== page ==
Branch River Paddle photos taken by Kate Wilcox and Patti Connaughton-Burns.

Kayakers and canoeists enjoyed perfect conditions for the annual paddle down the Branch River in Milton, presented by MMRG and Branch Hill Farm/Carl Siemon Family Charitable Trust (BHF/CSFCT). Nearly seventy participants came out on the sunny and calm Saturday morning to make the 4-1/2 mile scenic trip along the pristine Branch River through lush wetlands to the upper end of Milton Three Ponds.

Guest presenter John Magee, Fish Habitat Biologist of the Inland Fisheries Division of NH Fish & Game, discussed wildlife, water quality and how to restore aquatic habitats and riverine processes by techniques such as instream wood restoration. Trees that have naturally fallen into streams, rivers, lakes and ponds are vital to healthy aquatic communities. They have the important role of providing shade to cool the water and of catching floating organic matter such as wood and leaves, which are a food source and shelter for microscopic life, insects, turtles, fish and other wildlife. Forested stream banks and riparian (stream-side) areas, like those along the Branch River Paddle route, help maintain water quality by preventing erosion and sediment entering the water and by filtering runoff water before it drains into the river. To ensure that stream banks stay forested to protect water quality, the best method is permanent conservation of the river frontage land.

Paddlers were intrigued by multiple piles of stones that could be seen below the water on the river bed and by John’s explanation that they are built by a fish species called fallfish (sometimes called river chub). The male fallfish repeatedly picks up small stones in its mouth and deposits them to form a loose cone-shaped pile, a few feet across. The female releases her eggs above the pile and after the eggs are fertilized by the male, the fertilized eggs sink into the gaps in the pile, where they are safe from predators. The nest can eventually, and naturally, fill in with fine sediment, and therefore nests must typically be rebuilt each spring.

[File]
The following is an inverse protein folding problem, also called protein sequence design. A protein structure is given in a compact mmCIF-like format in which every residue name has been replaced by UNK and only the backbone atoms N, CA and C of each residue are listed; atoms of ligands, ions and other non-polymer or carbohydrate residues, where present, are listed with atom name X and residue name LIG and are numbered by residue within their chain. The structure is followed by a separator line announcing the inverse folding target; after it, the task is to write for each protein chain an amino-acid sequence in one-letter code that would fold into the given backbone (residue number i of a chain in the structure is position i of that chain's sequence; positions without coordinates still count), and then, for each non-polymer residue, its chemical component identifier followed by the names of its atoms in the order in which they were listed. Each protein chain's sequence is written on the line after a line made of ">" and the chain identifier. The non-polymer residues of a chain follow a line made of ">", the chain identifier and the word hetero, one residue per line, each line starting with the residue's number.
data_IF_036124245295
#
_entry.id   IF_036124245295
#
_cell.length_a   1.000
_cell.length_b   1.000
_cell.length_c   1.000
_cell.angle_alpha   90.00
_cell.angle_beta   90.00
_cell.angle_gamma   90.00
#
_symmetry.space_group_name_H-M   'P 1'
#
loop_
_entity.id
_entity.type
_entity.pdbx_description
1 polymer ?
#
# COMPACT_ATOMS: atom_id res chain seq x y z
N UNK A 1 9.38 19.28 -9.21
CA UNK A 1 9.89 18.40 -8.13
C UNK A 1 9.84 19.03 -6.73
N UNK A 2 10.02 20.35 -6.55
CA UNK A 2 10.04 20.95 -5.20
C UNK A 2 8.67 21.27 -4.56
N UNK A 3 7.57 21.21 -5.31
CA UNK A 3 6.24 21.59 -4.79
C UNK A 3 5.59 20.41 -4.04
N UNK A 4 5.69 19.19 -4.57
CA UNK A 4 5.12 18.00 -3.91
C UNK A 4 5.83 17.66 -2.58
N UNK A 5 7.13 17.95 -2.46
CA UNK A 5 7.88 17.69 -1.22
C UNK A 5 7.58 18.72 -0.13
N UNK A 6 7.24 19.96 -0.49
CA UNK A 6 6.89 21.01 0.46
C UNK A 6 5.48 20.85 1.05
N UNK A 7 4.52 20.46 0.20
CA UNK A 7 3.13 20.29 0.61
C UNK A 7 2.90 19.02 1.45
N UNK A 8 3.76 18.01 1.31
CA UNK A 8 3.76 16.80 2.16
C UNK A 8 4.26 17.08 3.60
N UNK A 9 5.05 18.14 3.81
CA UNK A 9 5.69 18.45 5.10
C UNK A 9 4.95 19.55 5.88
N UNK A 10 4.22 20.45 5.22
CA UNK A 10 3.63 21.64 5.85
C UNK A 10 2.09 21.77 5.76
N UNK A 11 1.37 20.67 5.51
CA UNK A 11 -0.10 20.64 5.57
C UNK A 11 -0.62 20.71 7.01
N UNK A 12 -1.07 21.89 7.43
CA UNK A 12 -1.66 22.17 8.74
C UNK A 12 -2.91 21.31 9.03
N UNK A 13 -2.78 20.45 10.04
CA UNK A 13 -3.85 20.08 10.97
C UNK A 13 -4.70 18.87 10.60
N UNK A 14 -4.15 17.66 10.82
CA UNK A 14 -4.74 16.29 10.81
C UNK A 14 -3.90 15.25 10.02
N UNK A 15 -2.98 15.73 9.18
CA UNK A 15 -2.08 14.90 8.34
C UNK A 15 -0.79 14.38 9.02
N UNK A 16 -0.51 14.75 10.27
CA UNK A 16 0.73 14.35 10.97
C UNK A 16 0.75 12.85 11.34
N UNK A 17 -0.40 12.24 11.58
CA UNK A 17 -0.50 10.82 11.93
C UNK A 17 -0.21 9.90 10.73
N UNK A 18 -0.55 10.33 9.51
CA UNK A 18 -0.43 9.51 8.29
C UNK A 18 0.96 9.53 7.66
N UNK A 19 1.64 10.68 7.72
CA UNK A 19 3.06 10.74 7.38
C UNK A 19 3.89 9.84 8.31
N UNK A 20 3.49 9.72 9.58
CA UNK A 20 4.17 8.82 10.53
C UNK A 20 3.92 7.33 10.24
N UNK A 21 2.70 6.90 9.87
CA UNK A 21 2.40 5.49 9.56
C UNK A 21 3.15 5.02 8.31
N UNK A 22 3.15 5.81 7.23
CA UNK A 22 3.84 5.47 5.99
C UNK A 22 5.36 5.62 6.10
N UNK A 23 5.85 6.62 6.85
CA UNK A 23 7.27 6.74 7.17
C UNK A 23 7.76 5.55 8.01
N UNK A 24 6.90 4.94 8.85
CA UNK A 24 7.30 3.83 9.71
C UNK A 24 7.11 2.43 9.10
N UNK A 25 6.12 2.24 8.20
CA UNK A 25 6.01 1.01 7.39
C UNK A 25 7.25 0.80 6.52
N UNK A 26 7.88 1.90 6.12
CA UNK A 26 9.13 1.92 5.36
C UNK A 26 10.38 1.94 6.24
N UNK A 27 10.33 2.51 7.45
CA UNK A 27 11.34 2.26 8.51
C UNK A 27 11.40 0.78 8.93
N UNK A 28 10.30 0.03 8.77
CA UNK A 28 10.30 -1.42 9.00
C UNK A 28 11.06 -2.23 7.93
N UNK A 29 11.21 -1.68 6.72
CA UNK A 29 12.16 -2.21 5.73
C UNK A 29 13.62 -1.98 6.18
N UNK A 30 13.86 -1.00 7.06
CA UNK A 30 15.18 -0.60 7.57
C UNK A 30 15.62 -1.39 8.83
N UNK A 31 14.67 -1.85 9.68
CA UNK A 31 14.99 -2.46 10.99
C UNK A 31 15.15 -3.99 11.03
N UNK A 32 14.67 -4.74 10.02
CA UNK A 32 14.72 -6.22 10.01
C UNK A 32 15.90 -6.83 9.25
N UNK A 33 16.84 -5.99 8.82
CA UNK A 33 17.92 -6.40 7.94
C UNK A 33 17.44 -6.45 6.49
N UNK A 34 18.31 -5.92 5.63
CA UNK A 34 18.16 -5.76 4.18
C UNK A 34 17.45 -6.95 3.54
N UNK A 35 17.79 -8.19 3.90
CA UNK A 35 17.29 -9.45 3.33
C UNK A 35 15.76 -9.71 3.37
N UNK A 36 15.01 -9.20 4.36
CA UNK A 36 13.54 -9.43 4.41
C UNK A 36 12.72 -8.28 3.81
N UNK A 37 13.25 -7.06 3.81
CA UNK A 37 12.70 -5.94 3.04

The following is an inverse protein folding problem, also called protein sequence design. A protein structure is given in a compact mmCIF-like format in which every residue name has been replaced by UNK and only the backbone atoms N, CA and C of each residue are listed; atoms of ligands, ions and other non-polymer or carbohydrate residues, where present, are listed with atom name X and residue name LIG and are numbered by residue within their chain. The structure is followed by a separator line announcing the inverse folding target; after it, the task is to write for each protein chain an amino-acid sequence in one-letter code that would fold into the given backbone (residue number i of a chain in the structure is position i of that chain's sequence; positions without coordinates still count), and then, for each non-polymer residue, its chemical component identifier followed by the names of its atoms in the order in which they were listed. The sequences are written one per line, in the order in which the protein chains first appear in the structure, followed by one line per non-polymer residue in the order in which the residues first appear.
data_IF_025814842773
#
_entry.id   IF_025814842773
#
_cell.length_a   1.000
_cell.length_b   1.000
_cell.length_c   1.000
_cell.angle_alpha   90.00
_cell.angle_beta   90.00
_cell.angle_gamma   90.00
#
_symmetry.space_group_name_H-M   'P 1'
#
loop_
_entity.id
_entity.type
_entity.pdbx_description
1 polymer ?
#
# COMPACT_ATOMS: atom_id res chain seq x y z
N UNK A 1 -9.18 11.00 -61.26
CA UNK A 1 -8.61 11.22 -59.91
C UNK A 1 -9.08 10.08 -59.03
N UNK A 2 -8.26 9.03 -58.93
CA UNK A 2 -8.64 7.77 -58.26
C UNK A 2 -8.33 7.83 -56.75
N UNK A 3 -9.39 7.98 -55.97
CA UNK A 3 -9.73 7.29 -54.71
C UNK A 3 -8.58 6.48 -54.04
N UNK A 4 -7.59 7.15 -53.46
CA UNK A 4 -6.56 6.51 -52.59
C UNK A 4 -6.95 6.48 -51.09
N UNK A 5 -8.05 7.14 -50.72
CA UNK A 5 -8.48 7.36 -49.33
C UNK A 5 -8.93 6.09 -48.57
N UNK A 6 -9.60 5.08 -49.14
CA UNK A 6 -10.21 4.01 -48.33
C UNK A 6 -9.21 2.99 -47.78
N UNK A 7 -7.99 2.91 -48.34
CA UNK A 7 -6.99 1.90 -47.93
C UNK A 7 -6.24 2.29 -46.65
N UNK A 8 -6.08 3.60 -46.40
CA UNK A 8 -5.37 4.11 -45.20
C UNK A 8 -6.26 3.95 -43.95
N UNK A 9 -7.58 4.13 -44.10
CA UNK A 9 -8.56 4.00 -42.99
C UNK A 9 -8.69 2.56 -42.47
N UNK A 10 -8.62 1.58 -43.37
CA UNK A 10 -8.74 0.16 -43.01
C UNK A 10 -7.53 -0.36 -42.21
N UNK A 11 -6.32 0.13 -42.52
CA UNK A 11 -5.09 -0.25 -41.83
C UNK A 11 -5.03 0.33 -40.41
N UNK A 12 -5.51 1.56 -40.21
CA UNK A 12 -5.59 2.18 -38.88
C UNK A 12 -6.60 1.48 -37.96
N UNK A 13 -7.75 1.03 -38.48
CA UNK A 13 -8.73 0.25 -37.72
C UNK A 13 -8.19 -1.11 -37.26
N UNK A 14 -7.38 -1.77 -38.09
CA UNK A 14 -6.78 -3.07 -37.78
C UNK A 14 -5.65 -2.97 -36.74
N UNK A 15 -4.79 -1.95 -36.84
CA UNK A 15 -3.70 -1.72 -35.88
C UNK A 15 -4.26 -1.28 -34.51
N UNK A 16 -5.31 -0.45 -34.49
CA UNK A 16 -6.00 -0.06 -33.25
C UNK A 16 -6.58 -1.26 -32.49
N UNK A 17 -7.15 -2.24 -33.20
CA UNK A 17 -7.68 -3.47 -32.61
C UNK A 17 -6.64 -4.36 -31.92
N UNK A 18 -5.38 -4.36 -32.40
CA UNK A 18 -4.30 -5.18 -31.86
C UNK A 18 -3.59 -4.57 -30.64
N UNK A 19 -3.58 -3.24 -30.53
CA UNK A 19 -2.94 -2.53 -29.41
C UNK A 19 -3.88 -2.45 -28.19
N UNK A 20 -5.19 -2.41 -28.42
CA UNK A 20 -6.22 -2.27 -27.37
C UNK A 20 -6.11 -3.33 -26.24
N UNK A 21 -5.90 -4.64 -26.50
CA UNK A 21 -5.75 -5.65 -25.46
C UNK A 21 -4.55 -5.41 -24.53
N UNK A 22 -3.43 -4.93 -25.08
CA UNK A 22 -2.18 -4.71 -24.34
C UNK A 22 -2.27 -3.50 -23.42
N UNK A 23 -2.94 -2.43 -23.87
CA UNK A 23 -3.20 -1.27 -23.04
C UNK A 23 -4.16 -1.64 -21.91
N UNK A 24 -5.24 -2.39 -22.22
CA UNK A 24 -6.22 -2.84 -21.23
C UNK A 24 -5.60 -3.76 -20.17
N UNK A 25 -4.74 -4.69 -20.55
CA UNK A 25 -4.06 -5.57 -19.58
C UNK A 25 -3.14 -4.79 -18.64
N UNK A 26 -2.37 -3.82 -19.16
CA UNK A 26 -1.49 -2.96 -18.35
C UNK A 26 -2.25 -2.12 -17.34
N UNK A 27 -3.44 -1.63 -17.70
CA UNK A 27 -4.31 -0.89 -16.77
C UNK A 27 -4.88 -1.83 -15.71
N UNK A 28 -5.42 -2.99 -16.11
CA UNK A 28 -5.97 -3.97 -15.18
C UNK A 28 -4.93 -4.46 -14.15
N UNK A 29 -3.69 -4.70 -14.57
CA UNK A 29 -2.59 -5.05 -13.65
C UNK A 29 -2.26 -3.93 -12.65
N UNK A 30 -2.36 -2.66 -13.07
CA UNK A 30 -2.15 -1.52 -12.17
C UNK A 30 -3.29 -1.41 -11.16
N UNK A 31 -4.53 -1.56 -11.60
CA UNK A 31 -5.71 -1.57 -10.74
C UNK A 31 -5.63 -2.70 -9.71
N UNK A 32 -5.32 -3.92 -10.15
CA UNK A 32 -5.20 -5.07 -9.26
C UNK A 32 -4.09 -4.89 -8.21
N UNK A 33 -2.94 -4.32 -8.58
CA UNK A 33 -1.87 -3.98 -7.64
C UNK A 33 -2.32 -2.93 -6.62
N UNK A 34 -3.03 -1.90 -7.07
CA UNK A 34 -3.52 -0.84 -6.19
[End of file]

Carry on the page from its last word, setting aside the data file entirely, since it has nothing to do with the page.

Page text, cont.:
Several bird sightings added excitement to the Paddle, including a Bald Eagle guarding its nest high in a pine tree. Spring song birds were active in a sheltered marshy area where MMRG staff member Virginia Long was parked in her kayak at the spot where the river spreads out into the Pond.  A flock of Cedar Waxwings (one photographed by Kate Wilcox), a Baltimore Oriole, Eastern Kingbirds, Gray Catbirds, Yellow Warblers, and Red-winged Blackbirds all were singing, flitting about, or building nests.

Branch Hill Farm/CSFCT is a private operating foundation whose mission is to conserve land,  produce quality timber products, and educate people about sound forestry practices and conservation. For more information, visit www.branchhillfarm.org.

MMRG would like to thank the business co-sponsors of the Branch River Paddle: Sunshine Acres Campground, Wolfeboro Oil Company, and the Land Bank of Wolfeboro-Tuftonboro.